It was not that easy. It turns out the District Headquarters does not open until 9 AM. August is a hot month and I felt like I was a criminal casing the place as I sat in my car with the air running. I had already had my coffee for the morning and had nothing I needed to do. I chased the first person to arrive into the building. My eager excitement was a burden on the poor office drone that had no idea what I was talking about. It took me until ten before I was seated across from somebody who had an idea of what I was supposed to do. I then spent a grueling 5 hours getting paperwork completed, fingerprints taken, papers filed and question answered. By the time I final left and hurried over to District Middle School 3 to see if I could get into my classroom and get a feel for what I needed.

I was disappointed when the doors were locked. No one answered my knocks and though there were cars in the parking lot I could not find a single human being to let me in other than a little old lady who shook her head when I knocked on the window and pointed at the door. I was too new to let that diminish my excitement. I went home and packed a box full to bursting with books that would convince people that I was smart and well read.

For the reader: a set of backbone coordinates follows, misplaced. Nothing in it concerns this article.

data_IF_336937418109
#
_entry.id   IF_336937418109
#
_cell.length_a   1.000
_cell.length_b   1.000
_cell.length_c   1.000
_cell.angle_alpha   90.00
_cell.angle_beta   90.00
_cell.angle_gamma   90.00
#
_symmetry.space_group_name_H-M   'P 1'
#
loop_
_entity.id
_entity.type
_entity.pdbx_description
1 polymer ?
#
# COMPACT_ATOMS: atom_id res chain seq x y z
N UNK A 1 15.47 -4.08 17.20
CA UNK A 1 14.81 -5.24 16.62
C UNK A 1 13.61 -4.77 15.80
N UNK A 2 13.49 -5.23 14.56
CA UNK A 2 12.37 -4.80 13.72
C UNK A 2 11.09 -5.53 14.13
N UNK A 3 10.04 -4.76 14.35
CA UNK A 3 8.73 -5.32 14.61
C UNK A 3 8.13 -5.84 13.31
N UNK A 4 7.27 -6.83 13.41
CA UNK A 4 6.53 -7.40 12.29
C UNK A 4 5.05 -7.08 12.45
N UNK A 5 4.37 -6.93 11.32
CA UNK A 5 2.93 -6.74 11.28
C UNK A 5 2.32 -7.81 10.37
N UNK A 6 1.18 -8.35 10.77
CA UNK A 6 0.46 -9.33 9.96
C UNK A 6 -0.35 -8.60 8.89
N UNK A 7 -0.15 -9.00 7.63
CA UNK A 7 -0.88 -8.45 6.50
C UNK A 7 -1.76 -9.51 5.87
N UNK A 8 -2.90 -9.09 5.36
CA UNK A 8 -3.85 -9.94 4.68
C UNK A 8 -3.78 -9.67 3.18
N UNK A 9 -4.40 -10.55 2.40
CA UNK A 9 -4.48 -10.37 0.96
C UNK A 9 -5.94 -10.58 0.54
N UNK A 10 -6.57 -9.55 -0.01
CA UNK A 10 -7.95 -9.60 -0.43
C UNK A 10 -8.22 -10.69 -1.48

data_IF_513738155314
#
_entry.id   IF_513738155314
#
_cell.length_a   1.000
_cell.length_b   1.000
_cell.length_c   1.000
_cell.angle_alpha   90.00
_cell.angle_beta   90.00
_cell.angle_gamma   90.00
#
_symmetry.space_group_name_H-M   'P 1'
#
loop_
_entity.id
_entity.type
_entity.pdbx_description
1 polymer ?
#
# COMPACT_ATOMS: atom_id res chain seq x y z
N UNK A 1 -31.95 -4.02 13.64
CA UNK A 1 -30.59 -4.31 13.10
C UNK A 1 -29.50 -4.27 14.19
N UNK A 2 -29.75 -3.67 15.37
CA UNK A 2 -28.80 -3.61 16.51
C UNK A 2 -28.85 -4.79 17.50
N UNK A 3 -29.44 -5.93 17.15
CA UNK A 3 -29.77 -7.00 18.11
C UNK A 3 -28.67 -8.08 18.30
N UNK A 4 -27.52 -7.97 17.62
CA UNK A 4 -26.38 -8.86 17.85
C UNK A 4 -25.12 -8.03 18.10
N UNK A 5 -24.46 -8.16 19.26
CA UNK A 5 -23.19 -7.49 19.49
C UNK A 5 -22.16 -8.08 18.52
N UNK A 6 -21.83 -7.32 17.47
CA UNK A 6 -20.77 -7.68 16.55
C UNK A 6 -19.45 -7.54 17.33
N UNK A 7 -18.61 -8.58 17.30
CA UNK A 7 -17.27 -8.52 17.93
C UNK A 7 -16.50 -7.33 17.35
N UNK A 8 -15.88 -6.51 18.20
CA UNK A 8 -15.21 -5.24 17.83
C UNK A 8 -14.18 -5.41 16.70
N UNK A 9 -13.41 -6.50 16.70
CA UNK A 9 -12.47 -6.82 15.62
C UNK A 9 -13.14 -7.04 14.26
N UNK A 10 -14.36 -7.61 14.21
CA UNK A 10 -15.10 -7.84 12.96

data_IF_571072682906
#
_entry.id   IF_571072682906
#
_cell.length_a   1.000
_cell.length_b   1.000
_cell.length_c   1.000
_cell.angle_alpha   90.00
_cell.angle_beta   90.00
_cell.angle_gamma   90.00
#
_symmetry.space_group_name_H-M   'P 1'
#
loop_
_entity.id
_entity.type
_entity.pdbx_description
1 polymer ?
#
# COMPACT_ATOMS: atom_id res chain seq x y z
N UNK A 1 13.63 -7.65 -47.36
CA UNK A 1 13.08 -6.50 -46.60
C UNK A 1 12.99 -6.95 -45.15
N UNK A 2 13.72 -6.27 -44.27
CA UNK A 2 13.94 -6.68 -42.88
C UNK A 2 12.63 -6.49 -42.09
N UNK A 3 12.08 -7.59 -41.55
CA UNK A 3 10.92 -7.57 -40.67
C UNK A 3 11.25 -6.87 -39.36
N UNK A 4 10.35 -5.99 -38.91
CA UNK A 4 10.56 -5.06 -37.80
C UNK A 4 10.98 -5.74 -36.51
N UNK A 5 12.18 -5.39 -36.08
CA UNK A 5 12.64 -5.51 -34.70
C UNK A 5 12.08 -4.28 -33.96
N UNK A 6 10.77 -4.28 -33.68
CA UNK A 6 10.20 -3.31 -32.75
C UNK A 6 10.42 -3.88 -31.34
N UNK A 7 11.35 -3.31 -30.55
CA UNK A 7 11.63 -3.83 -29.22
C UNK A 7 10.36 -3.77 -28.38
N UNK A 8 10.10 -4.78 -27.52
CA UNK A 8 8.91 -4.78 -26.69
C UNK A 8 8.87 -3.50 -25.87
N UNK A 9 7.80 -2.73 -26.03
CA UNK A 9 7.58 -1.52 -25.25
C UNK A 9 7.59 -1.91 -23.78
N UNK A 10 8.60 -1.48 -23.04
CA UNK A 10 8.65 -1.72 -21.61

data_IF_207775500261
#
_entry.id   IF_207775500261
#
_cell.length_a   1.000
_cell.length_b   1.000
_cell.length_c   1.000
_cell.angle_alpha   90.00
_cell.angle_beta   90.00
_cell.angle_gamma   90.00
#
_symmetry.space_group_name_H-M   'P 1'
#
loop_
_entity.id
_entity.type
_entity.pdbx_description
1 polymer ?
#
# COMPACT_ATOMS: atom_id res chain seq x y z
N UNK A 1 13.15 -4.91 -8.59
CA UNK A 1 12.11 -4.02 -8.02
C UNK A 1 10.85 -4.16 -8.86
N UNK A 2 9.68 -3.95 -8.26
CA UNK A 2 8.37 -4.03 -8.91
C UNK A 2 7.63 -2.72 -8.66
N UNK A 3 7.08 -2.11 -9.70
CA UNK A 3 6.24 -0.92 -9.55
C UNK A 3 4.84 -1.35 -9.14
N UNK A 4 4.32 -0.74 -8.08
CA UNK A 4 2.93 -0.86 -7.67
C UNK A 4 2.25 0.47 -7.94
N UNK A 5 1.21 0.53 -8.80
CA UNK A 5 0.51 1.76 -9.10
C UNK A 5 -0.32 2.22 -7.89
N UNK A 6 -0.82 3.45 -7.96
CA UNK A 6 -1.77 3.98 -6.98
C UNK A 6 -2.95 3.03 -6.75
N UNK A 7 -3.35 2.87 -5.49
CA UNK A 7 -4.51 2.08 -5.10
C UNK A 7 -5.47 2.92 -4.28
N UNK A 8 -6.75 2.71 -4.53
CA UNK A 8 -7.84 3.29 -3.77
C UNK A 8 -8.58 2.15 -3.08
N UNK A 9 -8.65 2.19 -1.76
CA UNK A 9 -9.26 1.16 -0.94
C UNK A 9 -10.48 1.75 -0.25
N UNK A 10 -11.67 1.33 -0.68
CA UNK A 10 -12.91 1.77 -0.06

Here I am finally in my room and all I have is a box of books and my name misspelled on the door. Turing around I notice that my phone is blinking with a message. I like the receiver and hit the button marked with a faded looking envelope. In my ear I hear my won voice, “Hi, this is Scott Murphy. I am sorry to bother you and I know you are busy but the name on my door was misspelled ‘Murray’ not ‘Murphy’ and I was wondering if someone could fix it to limit confusion for the kids on their first day. Thanks!”

God, I sound like an ass. Well at least I don’t have to worry about anyone else knowing that I have no idea what I am doing.